Besides an EAP, some registries may choose to offer phases with limited access to segments of their target audience. These phases can have various names, such as “Limited Access Program” (LAP) or “Community Access Phase”. The goal of these phases is to allow a specific audience, such as members of a particular industry or community, to register high-value domain names before they become open to registration by the general public.
What is General Availability?
Once the Sunrise Phase, EAP, and/or LAP (if applicable) are completed, the new gTLD enters the General Availability phase. This is when domain names within the new gTLD become available at a standard registration price. In most cases, there will be no registration requirements in place, and anyone will be able to register a domain name of their choice. However, some niche TLDs can only be registered by users who meet specific requirements. Always consult your registrar’s website to see if this is the case.
Can a new gTLD be discontinued?
As individual domain names can expire, this raises the question of whether this could also happen to a new gTLD. Whilst rare, TLD discontinuations can and do happen. There are two possible scenarios in which this may take place. Either ICANN will request termination if a registry operator has breached a fundamental agreement, or the registry operator will request a termination themselves. There are no known cases of this happening to publicly available new gTLDs. However, there are quite a number of discontinued branded TLDs, including those of well-known brands like .intel and .mcdonalds!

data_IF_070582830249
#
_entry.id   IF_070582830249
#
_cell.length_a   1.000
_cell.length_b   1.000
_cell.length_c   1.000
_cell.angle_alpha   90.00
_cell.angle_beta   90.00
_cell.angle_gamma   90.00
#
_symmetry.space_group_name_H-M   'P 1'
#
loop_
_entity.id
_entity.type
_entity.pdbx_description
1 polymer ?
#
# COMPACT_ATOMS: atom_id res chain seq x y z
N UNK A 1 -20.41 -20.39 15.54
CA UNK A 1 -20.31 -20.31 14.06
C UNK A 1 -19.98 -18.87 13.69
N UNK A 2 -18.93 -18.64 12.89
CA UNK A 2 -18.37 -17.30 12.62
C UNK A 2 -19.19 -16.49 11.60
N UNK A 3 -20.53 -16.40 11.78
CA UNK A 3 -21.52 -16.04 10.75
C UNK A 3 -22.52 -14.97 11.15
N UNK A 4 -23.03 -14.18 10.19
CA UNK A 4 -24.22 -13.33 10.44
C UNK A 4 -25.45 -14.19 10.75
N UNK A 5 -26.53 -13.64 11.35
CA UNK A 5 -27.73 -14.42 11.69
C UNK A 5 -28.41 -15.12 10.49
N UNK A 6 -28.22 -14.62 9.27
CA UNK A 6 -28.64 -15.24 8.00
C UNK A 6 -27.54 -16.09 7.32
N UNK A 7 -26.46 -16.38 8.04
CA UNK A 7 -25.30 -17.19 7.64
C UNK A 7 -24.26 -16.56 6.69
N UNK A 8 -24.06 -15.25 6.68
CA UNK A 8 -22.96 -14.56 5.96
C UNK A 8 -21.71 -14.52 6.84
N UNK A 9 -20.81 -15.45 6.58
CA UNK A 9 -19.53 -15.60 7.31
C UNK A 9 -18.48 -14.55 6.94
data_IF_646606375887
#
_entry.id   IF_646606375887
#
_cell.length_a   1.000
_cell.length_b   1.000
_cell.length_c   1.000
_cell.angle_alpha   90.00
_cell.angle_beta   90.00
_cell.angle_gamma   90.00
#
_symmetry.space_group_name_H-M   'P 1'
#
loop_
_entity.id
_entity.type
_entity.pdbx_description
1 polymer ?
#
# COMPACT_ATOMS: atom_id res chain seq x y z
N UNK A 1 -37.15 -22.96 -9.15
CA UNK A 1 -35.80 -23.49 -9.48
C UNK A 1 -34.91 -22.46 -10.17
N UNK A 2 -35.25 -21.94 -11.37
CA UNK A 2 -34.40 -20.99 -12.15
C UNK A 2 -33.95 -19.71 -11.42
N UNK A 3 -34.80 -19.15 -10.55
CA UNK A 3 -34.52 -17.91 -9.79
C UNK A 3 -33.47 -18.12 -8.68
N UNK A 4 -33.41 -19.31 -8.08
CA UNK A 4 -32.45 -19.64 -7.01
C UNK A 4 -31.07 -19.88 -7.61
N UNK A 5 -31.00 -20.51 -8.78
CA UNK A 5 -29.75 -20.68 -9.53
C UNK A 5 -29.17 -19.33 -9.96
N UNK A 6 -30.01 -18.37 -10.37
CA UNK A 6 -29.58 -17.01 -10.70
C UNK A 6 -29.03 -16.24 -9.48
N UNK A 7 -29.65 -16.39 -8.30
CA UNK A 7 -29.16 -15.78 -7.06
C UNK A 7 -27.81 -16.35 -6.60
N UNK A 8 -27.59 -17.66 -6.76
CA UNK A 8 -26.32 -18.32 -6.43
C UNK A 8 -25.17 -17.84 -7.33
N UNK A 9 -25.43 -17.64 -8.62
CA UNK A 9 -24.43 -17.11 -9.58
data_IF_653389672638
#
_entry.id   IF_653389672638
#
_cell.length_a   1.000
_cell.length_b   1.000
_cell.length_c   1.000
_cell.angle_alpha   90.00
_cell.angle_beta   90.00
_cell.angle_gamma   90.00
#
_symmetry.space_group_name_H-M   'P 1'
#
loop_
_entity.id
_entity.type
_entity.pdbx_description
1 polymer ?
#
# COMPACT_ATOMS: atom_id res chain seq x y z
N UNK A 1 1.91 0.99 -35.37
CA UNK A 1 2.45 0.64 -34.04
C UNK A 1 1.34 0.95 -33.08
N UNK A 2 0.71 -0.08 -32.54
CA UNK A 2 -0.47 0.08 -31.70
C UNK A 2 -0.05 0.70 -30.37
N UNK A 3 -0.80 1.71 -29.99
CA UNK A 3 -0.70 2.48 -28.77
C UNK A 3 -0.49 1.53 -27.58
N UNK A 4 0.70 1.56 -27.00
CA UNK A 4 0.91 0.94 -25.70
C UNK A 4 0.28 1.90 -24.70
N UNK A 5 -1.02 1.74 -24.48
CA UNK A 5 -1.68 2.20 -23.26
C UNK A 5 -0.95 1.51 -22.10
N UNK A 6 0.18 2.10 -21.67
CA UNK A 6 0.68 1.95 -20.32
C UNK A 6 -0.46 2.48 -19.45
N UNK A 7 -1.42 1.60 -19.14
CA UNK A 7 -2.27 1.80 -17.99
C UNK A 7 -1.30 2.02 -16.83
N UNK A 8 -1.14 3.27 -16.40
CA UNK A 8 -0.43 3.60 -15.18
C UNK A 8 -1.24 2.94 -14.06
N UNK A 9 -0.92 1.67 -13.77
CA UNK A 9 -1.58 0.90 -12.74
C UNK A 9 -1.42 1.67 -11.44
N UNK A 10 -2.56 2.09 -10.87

Why register a domain name with a new gTLD?
As the digital landscape continues to evolve, the introduction of new gTLDs offers exciting opportunities for businesses and individuals to establish a distinctive online presence. Understanding the various launch phases and the associated concepts is essential for making informed decisions about domain registration within these new gTLDs.
Are you ready to take the plunge and register your own domain name with a new gTLD? Openprovider offers more than 2,000 domain extensions up for registration, including hundreds of new gTLDs. Check our full offer of TLDs and easily register your own domain name on our domain registration page.